The nomineee for this week's Whine of the Week goes to the
influential group of Democrats is piling on Bernie Sanders for portraying Hillary Clinton's Southern victories as a product of a conservative region that is out of step with the rest of the country’s thinking.
When asked about his delegate deficit against Clinton, Sanders has on several recent occasions tried to explain away her lead as the result of wide margins of victory in deep red Southern states that rarely vote for Democrats in general elections. Those dismissals have irritated Southern Democratic Party leaders who insist their region is a growth opportunity for the national party, especially in the age of Donald Trump. And some are acutely sensitive to the racial dimension of Sanders’ remarks, since Clinton’s victories in the Deep South have been powered by her landslide margins among African-American voters.
Sanders was asked by Dana Bash a standard, worthless question in the debate in Brooklyn, "Do you vow to take this fight to Philadelphia no matter what?" He should have complemented "That is the most conservative part of this great country" with "and the voters there rejected our more aggressive approach to income inequality, the role of big money in politics, and endless wars." Instead, he added "But you know what? We're out of the Deep South now. And we're moving up."
This is, at worst, a minor slight. Nevertheless, Politico's Gabriel Debenedetti continues,
In a stern, roughly 800-word letter sent Wednesday via post to Sanders’ Burlington, Vermont, headquarters, a high-profile group that includes the Democratic Party chairs of South Carolina, Louisiana, Florida, Georgia, and Mississippi expresses its concern about his characterizations of the South, which they contend “minimize the importance of the voices of a core constituency for our party”: African-Americans.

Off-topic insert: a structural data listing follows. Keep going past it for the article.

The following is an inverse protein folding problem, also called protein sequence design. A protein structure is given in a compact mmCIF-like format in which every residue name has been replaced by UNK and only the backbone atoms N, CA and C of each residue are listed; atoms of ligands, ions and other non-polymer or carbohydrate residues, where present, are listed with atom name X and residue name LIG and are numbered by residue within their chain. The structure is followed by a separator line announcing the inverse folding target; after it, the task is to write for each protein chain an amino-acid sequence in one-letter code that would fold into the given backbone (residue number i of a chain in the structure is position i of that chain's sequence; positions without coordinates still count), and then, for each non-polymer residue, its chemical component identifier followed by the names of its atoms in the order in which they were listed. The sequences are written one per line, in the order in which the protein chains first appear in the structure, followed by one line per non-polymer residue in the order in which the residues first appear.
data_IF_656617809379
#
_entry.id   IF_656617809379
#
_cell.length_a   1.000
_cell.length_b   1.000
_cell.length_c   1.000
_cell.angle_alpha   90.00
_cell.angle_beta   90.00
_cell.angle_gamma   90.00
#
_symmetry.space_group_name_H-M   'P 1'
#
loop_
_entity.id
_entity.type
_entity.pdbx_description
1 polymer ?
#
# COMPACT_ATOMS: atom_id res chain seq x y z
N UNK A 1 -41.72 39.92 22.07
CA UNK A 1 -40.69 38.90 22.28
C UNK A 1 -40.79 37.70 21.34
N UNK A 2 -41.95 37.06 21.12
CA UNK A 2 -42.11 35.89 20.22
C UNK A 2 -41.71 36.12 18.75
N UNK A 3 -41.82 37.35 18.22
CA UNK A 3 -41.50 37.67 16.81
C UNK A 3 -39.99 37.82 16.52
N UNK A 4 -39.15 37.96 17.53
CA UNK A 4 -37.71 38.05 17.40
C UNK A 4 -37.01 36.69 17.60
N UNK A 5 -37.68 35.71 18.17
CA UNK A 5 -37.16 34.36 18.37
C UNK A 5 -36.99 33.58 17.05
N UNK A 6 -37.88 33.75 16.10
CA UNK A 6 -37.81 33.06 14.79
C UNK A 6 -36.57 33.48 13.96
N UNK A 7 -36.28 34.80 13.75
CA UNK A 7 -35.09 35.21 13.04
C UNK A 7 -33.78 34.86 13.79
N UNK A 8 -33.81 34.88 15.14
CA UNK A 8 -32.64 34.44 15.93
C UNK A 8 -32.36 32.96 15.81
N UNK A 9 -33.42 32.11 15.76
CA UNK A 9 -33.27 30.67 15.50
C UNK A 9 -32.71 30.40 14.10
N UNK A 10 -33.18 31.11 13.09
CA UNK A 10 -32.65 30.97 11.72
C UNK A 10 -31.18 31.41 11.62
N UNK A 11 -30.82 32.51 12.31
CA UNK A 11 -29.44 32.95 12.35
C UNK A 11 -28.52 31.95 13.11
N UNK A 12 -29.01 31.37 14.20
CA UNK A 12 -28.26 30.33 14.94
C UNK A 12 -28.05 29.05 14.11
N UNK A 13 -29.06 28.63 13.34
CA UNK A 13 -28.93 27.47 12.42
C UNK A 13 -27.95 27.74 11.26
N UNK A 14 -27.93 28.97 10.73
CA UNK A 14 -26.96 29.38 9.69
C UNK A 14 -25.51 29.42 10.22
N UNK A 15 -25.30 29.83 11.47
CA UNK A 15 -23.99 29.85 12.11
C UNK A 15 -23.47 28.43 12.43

Perhaps the group would have preferred Sanders acknowledge "we lost in the south because of black voters." It is unlikely, however, that its members would have defended Sanders for his forthrightness as his political career and (ironically) credibility went up in flames.
It is an impressive letter. The group threads the needle between implying that the south actually is fairly liberal and noting that southern Democrats need national Democrats to be supportive in their effort to surmount GOP opposition to expanding Medicaid, improving infrastructure and increasing education spending. The portrait painted is a contradictory one, but the contradictions are effectively explained away.
Nonetheless, the group is exposed when it argues
In contrast, Hillary Clinton has spent her entire career trying to help people all across the South. She saw a region full of families and children of every color, and instead of diminishing them, she worked to build them up. She is committed to a long-term strategy of rebuilding our state Democratic parties, to assist candidates up and down the ballot, and to serve as a voice for the voiceless.
She saw also "super-predators" we need to bring to heel."The signatories support Clinton's candidacy, which probably sparked the letter. The group includes a former South Carolina governor, former DNC chairperson, and the chairpersons of five southern states, which over the past few decades entered the 20th century. Still, one of them is Mississippi, whose voters decided earlier this year to keep flying over its statehouse in Jackson this flag (photo by Encyclopaedia Brittanica/UIG/Getty via MSNBC via MSNBC):